Hard to solve a Rubik's cube? Try the adaptive toolbox theory on rationality
Contrary to what cognitive scientists long thought, the adaptive toolbox theory - a theory about human rationality - contains an NP-hard problem which asks for demonic computational powers just like the travelling salesman problem and the Rubik's Cube. Maria Otworowska, Iris van Rooij, and colleagues from Radboud University publish these findings in Cognitive Science.
NP stands for nondeterministic polynomial time. The calculation time required to solve any NP-hard problem grows exponentially as the size of the problem grows. For the salesman problem this would be the number of cities, and for a Rubik's Cube the number of squares in the side planes of the cube.
The 'adaptive toolbox theory' defines human rationality in terms of a degree of adaptation of decision strategies to different environments. When adapting a strategy to the environment leads to a 'good enough' decision, it is said to be ecologically rational.
The two classical theories on rationality (sales man and Rubik's Cube), which are based on logic or probability theory, are notorious for their assumption of such demonic calculation power. It was thought that this did not apply for the adaptive toolbox theory: an advantage, because it makes the theory easier to scale to the real world.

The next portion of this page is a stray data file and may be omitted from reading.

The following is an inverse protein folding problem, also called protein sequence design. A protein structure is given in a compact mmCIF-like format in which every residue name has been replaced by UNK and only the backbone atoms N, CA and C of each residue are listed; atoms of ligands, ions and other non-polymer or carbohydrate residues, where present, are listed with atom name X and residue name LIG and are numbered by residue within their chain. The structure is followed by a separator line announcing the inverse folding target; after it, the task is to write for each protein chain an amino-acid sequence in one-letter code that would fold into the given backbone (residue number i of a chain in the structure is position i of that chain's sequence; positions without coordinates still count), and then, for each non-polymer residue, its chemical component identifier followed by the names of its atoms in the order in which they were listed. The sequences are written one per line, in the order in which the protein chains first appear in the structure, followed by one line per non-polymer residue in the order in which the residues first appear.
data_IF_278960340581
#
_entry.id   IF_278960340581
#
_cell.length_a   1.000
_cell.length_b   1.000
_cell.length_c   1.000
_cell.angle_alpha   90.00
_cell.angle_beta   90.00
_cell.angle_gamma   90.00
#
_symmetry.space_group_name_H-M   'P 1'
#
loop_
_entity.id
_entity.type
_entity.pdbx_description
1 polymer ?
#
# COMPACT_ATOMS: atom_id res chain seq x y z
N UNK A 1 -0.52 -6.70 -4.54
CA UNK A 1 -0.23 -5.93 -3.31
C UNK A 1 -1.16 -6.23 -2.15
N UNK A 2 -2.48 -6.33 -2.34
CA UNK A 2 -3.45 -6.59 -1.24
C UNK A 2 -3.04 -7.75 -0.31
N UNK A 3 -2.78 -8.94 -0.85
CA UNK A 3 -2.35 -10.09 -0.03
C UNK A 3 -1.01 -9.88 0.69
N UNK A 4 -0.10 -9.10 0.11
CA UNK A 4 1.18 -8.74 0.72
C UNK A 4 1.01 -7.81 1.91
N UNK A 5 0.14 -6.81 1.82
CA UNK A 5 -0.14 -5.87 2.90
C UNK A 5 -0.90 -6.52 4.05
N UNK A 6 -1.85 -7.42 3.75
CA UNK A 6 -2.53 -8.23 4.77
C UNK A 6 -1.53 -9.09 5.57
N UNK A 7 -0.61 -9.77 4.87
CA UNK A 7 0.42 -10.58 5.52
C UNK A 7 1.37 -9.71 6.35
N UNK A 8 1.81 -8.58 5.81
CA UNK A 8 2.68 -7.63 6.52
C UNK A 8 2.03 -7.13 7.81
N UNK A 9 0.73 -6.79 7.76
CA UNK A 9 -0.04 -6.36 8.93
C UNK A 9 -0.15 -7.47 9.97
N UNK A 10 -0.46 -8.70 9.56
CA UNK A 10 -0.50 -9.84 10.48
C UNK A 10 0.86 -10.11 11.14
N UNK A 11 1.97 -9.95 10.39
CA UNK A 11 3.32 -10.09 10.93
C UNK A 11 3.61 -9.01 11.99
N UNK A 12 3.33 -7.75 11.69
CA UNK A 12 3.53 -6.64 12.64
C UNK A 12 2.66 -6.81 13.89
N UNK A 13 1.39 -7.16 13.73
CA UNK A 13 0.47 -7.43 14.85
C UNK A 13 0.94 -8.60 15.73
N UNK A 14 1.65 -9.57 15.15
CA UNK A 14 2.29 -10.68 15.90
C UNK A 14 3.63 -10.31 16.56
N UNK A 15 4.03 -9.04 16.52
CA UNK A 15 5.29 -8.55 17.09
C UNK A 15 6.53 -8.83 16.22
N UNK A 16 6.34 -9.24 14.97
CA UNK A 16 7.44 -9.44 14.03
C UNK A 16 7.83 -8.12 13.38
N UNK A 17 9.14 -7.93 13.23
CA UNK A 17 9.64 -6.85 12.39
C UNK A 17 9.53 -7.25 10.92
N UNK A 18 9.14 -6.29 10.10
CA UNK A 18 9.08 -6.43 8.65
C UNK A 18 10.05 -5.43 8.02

But, the Nijmegen cognitive scientists now publish mathematical evidence for the fact that ecological rationality also contains an NP-hard problem, namely in the adaption process itself.
The best theory on rationality?
"I expect that this finding will make some waves in the field," says last author Iris van Rooij. "There are three groups of rationality theoreticians: logicists, Bayesians, and heuristicists. The heuristicists were in pole position for a long time, so to say, but with our results they have now lost their lead. The question remains open which theory on rationality is the best one. We have to get to work!"
Van Rooij believes that the results have far-reaching consequences. Not only for discussions about questions like 'are people rational or irrational," and 'is rationality a viable standard," but also because it opens new research lines on the co-evolution of environment and brain. The article enables advancements in research on rationality in the real, complex world, instead of the artificially simple experiments in the lab.